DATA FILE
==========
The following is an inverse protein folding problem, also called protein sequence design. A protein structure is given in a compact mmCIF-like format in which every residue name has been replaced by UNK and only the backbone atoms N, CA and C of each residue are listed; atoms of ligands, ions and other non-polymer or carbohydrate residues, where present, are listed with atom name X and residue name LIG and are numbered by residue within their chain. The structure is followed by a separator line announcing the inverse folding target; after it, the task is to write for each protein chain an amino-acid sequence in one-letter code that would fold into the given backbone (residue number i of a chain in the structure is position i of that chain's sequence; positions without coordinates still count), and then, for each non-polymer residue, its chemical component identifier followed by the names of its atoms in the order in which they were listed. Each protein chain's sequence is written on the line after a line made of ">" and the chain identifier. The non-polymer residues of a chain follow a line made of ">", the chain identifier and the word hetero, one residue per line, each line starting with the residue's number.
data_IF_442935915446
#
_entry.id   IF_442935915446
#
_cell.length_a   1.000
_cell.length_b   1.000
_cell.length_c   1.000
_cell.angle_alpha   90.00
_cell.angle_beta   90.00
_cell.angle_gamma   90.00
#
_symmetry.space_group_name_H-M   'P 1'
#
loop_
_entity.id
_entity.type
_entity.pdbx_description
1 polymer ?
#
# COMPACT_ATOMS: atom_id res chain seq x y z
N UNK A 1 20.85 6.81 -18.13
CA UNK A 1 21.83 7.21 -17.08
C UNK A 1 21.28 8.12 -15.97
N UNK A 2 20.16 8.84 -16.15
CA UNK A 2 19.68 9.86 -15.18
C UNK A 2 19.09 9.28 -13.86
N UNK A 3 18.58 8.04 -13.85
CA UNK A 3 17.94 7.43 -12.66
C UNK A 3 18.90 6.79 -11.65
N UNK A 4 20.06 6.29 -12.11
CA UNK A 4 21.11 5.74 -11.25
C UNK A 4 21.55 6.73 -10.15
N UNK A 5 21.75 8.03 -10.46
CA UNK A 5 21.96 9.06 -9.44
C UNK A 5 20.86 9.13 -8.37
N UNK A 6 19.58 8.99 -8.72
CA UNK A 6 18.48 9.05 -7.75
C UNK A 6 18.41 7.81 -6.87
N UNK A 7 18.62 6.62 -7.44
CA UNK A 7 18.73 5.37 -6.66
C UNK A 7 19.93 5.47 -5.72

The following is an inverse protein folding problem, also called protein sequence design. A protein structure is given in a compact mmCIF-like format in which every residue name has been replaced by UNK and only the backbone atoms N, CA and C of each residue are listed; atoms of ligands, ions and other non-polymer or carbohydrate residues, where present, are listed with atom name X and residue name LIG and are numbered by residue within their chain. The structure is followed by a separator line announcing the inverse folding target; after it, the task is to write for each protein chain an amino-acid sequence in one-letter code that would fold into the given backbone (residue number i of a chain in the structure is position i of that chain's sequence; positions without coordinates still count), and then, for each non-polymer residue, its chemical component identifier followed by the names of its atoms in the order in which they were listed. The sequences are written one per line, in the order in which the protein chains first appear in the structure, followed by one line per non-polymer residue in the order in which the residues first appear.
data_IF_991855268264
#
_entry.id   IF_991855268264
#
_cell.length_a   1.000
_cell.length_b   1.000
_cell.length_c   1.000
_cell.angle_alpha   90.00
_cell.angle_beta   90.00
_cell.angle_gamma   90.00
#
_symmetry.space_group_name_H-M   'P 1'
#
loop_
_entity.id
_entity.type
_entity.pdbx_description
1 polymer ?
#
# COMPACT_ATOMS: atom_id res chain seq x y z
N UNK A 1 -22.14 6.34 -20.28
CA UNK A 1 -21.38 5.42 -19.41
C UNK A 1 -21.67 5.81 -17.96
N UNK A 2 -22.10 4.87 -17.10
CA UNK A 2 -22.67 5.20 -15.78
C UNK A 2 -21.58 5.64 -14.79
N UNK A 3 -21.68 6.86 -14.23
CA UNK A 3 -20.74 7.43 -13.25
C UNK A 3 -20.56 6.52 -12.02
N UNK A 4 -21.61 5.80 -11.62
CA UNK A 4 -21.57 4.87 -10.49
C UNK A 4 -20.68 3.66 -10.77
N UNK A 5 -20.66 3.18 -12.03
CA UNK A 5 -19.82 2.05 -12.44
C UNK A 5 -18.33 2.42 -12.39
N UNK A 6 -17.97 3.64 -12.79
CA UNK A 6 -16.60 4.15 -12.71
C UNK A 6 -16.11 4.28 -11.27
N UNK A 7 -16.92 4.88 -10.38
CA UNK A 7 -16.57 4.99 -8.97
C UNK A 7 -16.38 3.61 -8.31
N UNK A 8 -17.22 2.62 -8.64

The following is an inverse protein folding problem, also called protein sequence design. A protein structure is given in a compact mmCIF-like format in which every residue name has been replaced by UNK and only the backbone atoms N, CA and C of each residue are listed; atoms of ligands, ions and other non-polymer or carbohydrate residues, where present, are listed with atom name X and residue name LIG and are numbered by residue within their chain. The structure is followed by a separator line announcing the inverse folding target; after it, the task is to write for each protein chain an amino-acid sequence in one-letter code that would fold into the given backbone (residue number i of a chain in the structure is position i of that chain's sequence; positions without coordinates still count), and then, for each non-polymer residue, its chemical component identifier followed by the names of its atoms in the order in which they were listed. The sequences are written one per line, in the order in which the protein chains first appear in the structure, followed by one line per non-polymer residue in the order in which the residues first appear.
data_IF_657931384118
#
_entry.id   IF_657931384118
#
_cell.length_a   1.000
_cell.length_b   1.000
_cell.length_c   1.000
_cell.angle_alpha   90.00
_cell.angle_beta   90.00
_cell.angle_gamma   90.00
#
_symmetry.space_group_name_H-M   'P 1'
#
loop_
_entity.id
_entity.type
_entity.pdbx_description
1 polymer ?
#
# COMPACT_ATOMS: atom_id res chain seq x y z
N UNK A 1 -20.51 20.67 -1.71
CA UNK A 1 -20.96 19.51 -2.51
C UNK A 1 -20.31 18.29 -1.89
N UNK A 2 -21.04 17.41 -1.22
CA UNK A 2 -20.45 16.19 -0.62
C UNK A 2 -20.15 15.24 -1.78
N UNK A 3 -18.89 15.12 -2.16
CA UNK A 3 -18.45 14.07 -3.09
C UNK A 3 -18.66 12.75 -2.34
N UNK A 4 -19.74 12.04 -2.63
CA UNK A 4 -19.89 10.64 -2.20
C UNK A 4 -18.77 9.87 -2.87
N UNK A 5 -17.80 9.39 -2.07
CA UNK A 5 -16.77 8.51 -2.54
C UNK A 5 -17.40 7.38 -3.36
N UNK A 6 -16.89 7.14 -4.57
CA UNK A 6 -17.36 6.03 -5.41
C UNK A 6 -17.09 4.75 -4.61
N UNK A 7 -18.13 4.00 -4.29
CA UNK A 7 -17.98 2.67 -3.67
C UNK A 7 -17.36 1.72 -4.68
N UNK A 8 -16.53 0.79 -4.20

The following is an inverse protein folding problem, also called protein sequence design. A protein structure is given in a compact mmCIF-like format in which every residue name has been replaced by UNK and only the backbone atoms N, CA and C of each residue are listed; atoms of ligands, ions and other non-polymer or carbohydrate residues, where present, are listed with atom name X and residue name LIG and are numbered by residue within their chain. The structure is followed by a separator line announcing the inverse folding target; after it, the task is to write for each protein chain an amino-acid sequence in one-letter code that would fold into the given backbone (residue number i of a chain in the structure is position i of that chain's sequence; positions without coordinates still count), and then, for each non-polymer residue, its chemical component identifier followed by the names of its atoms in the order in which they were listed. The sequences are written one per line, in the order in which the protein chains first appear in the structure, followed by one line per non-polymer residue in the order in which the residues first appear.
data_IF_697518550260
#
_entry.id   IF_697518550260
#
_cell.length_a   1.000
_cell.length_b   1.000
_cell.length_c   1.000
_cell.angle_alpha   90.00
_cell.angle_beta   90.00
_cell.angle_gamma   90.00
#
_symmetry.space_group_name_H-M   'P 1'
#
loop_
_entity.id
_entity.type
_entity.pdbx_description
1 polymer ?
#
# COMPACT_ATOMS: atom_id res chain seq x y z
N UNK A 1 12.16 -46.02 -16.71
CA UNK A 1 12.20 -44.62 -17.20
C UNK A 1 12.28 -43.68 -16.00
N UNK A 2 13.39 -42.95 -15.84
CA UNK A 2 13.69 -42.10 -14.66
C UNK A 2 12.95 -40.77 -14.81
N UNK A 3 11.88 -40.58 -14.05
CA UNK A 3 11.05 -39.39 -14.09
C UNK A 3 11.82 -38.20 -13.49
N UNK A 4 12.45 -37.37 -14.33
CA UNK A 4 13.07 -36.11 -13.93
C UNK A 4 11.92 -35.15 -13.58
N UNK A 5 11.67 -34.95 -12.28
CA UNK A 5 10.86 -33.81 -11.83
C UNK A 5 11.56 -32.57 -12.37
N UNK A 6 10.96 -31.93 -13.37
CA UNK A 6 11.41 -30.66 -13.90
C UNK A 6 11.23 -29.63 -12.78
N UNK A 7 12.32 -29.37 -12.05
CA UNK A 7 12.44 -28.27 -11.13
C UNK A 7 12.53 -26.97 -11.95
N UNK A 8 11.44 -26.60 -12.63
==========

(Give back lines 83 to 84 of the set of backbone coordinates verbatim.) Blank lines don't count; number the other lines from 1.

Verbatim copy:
CA UNK A 7 -16.57 4.99 -8.97
C UNK A 7 -16.38 3.61 -8.31